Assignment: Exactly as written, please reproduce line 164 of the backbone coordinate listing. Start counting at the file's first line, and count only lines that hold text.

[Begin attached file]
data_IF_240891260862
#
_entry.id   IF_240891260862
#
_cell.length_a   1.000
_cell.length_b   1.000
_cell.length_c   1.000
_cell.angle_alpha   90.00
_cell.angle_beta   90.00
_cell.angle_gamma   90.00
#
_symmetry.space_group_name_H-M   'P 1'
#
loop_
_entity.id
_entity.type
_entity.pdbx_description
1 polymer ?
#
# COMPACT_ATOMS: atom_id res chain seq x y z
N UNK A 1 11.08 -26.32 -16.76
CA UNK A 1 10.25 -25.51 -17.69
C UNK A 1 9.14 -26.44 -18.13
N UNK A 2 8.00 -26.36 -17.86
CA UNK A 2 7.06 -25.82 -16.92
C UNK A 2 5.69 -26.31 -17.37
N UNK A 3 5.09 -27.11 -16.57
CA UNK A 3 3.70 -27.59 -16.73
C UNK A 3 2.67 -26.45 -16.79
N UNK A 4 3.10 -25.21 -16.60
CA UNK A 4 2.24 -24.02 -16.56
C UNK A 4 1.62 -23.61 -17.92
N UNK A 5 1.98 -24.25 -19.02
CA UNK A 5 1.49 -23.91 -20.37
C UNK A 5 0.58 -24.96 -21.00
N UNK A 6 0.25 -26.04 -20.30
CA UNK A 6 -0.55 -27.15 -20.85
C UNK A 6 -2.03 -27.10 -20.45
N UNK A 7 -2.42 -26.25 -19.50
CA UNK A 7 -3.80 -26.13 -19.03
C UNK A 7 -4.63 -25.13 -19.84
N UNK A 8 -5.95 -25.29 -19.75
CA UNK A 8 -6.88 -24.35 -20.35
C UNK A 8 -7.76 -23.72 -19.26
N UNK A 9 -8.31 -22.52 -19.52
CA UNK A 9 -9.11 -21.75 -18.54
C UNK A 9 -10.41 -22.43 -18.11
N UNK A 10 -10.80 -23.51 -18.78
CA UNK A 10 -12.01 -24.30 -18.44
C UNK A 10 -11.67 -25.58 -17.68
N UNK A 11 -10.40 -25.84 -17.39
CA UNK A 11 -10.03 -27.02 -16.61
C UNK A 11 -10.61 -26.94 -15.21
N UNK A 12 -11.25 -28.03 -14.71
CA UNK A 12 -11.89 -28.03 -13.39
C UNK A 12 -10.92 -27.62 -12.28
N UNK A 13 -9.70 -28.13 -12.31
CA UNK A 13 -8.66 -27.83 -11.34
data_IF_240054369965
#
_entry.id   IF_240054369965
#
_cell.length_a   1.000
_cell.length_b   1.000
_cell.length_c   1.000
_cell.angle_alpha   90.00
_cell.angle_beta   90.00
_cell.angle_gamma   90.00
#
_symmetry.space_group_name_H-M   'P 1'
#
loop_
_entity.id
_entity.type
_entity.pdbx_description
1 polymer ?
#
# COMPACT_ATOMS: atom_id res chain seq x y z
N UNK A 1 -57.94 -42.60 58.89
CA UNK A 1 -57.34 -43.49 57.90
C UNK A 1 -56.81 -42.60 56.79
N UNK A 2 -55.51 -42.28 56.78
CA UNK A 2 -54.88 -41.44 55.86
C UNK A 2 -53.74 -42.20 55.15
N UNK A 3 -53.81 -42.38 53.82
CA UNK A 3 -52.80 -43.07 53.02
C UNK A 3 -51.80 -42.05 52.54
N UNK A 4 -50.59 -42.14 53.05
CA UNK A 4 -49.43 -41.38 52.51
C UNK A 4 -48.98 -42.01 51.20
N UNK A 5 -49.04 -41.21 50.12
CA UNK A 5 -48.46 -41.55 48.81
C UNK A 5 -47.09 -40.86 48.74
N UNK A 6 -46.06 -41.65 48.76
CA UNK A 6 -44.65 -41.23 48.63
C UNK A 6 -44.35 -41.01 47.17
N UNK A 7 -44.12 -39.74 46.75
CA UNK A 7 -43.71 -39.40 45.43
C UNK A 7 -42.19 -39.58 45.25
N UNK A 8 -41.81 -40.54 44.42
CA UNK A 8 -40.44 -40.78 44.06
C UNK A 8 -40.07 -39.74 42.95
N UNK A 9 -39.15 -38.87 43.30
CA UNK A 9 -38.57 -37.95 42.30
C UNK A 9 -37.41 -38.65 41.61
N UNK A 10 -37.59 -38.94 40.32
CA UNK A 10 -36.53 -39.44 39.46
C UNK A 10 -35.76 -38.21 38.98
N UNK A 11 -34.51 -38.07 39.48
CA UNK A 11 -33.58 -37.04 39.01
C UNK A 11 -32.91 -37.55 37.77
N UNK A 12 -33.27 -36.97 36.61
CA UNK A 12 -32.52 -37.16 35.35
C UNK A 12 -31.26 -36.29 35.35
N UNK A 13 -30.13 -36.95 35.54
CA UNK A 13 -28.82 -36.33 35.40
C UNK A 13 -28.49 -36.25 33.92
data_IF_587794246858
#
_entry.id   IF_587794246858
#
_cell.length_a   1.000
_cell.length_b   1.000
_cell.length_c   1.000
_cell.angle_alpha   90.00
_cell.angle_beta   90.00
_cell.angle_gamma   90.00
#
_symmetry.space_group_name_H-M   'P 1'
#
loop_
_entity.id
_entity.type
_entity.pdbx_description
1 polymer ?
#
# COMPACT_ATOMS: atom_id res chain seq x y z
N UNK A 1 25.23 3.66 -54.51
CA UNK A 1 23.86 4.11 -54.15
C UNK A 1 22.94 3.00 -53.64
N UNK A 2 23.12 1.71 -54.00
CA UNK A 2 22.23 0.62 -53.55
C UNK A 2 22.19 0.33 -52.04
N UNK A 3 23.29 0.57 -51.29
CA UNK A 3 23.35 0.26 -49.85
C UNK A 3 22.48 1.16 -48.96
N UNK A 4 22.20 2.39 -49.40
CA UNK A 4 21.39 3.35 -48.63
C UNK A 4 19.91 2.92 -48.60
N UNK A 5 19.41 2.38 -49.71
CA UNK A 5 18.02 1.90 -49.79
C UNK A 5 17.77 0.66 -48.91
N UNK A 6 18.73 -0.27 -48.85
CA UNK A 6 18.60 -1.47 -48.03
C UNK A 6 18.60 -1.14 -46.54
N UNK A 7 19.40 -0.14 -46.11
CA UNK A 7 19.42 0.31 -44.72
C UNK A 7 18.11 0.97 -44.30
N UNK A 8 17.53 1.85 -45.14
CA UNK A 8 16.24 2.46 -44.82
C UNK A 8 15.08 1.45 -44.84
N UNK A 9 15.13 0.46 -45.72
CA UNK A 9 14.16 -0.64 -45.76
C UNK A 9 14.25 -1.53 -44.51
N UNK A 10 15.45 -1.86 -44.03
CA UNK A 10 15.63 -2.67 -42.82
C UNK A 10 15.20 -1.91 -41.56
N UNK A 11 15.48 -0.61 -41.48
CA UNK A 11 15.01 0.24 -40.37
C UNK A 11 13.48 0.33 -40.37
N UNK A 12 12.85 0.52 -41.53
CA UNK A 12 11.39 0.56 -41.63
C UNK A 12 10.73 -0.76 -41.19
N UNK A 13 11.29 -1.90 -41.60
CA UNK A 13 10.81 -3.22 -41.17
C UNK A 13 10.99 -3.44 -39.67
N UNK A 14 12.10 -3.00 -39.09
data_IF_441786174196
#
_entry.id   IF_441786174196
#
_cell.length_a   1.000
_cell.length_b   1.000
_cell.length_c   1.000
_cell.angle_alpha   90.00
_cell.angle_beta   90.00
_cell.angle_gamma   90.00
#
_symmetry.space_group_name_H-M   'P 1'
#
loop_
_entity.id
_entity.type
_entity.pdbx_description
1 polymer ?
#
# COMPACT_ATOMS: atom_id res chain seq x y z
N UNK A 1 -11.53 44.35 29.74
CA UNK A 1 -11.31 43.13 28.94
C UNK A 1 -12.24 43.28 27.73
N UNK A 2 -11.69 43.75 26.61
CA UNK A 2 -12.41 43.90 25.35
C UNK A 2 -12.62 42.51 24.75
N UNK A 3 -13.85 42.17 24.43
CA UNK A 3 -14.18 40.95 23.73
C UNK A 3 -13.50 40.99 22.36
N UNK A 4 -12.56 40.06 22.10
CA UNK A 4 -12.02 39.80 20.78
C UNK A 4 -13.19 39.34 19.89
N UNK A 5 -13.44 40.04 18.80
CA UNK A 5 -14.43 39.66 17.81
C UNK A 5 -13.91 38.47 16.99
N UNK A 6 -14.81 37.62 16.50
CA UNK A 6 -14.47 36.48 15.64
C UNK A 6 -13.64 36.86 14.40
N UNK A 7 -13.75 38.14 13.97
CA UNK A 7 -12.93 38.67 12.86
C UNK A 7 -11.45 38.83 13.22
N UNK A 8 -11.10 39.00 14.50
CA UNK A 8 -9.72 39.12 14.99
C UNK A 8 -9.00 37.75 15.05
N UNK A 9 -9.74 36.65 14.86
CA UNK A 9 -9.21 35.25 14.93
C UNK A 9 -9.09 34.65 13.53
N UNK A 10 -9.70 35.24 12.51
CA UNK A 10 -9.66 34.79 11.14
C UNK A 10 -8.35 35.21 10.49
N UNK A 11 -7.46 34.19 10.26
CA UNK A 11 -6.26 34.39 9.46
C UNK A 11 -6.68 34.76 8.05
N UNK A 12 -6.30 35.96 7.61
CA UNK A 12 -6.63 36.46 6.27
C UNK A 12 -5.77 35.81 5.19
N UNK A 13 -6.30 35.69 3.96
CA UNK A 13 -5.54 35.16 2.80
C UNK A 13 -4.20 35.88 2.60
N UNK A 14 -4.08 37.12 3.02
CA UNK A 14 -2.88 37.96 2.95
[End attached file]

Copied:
C UNK A 9 14.25 -1.53 -44.51